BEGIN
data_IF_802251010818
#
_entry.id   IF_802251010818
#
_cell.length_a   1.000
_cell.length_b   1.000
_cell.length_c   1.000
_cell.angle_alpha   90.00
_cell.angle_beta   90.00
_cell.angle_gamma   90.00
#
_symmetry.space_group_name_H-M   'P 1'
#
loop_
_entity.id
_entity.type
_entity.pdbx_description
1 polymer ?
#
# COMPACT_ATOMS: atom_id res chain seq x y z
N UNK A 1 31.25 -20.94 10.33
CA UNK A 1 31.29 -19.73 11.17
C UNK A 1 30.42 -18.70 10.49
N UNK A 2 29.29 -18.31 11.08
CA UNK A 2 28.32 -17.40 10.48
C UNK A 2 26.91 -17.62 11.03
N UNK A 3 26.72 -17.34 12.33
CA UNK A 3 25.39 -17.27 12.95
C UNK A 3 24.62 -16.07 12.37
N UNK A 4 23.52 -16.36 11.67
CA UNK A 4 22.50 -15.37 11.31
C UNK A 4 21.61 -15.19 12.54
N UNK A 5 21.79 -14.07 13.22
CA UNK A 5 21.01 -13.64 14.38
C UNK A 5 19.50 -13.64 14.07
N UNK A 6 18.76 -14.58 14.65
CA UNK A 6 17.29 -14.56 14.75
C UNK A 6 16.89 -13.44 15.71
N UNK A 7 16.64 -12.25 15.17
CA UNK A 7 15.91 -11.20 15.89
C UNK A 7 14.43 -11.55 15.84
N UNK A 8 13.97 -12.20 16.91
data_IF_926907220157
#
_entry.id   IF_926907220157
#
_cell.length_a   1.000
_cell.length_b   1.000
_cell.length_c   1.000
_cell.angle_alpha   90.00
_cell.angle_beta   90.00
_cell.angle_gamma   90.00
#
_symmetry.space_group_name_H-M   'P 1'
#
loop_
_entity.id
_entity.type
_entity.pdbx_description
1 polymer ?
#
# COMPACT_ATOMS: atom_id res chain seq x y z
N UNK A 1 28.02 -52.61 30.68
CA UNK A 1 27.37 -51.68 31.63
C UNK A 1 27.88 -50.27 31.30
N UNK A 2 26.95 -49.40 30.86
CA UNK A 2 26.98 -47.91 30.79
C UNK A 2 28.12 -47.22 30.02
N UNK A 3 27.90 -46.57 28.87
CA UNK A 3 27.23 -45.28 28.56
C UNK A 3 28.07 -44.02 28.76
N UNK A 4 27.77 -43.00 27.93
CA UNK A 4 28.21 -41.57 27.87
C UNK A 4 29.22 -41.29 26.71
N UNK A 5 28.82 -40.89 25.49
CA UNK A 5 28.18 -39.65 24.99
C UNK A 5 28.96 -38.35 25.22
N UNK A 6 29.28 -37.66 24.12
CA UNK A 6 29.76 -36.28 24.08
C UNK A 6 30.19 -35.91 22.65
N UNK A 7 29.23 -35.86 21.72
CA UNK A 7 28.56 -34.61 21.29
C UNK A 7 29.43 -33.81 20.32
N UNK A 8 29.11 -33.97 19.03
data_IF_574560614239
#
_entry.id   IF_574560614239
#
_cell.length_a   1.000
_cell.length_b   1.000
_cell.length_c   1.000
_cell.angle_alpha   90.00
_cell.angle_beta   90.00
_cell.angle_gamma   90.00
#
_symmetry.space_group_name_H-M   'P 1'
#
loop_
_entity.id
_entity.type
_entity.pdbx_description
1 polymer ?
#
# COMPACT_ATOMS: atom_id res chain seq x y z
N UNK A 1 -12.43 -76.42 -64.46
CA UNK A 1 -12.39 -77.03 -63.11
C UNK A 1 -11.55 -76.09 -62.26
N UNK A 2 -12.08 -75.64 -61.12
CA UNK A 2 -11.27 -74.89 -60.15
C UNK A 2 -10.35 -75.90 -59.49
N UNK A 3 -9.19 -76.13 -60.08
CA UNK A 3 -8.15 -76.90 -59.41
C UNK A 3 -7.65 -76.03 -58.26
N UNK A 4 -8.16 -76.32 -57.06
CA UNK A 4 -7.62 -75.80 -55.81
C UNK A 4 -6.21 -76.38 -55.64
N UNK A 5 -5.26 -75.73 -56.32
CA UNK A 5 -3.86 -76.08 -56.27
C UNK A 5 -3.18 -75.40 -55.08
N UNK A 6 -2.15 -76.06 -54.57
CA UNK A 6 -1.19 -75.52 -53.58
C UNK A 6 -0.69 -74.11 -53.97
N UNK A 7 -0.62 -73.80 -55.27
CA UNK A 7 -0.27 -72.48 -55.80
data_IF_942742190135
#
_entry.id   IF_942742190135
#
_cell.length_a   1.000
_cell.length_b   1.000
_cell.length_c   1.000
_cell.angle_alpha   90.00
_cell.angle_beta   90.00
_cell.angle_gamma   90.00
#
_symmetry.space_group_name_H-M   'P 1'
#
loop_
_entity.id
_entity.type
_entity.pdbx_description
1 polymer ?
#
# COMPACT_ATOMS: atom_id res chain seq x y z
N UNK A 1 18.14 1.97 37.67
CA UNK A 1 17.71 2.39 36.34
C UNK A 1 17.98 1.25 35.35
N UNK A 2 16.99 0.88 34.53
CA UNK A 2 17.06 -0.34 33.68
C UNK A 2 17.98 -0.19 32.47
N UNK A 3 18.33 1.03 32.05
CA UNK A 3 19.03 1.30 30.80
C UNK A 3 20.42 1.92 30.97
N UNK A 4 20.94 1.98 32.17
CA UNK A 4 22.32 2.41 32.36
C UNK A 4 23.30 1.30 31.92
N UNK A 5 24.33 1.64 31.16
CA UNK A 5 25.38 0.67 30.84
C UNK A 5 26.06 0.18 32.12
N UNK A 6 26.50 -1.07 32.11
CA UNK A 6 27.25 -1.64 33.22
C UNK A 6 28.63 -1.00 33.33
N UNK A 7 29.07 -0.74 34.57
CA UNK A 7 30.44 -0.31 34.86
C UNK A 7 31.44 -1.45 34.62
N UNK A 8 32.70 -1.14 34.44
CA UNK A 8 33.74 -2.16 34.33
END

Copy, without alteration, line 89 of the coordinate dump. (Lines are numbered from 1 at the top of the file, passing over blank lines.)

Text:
_cell.length_a   1.000